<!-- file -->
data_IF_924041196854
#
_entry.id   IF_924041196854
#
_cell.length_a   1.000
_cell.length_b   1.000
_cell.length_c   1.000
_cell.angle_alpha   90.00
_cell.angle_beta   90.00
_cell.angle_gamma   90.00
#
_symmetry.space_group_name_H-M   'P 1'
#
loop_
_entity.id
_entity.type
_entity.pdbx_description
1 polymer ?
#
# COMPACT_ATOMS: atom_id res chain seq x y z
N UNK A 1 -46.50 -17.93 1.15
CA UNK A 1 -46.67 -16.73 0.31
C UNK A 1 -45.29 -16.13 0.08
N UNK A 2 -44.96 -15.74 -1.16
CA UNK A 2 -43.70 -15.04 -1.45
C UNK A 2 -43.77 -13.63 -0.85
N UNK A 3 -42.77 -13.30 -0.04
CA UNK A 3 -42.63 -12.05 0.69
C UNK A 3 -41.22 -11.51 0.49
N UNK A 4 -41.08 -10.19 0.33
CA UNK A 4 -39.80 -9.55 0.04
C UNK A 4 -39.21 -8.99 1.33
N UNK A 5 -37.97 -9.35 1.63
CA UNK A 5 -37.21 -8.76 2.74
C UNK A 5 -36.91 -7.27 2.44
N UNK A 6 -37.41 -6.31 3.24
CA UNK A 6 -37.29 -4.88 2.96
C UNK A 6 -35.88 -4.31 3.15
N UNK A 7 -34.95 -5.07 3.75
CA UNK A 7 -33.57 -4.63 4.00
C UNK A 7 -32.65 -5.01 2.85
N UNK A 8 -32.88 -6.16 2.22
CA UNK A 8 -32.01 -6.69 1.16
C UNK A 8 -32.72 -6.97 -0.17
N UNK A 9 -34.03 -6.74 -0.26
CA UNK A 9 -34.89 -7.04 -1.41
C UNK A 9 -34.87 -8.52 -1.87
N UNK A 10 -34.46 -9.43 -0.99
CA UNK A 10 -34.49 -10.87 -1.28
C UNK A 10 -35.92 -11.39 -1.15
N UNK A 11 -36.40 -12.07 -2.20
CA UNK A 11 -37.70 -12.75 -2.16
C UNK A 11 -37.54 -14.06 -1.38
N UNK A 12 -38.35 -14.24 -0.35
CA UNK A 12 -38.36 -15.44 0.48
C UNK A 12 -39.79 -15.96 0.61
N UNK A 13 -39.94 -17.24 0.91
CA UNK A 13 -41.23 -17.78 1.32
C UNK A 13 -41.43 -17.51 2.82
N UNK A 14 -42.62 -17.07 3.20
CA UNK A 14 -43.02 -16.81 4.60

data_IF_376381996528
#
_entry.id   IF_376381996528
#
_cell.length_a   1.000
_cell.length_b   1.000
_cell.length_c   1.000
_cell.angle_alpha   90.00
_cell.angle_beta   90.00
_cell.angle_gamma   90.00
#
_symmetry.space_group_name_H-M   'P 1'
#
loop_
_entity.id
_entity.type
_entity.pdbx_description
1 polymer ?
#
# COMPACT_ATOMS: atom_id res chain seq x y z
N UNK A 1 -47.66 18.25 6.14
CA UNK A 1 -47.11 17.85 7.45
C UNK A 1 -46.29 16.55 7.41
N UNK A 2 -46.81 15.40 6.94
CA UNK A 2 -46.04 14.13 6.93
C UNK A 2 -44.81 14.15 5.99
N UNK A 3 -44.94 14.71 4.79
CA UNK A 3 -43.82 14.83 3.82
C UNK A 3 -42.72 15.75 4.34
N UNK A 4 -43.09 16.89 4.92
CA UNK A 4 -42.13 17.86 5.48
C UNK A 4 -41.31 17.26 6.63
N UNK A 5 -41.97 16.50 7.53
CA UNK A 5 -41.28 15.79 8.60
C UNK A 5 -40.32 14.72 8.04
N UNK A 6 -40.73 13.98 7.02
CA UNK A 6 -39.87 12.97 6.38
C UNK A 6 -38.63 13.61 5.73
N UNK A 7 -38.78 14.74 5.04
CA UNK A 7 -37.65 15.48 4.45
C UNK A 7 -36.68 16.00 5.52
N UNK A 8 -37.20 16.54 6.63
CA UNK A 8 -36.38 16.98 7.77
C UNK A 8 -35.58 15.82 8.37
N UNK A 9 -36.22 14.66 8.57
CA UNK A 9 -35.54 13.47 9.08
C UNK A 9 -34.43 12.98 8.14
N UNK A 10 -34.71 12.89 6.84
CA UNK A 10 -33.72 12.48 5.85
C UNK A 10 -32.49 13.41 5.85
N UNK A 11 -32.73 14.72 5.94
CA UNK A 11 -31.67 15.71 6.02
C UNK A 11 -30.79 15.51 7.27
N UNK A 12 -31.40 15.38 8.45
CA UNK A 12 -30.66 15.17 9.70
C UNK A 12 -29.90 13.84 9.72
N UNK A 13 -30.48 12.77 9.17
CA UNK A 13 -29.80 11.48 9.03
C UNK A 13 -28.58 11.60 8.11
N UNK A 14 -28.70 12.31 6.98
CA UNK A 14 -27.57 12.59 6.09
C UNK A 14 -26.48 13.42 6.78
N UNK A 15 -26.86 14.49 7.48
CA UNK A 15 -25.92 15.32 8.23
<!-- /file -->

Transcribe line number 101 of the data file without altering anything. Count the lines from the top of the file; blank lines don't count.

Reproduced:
CA UNK A 7 -37.65 15.48 4.45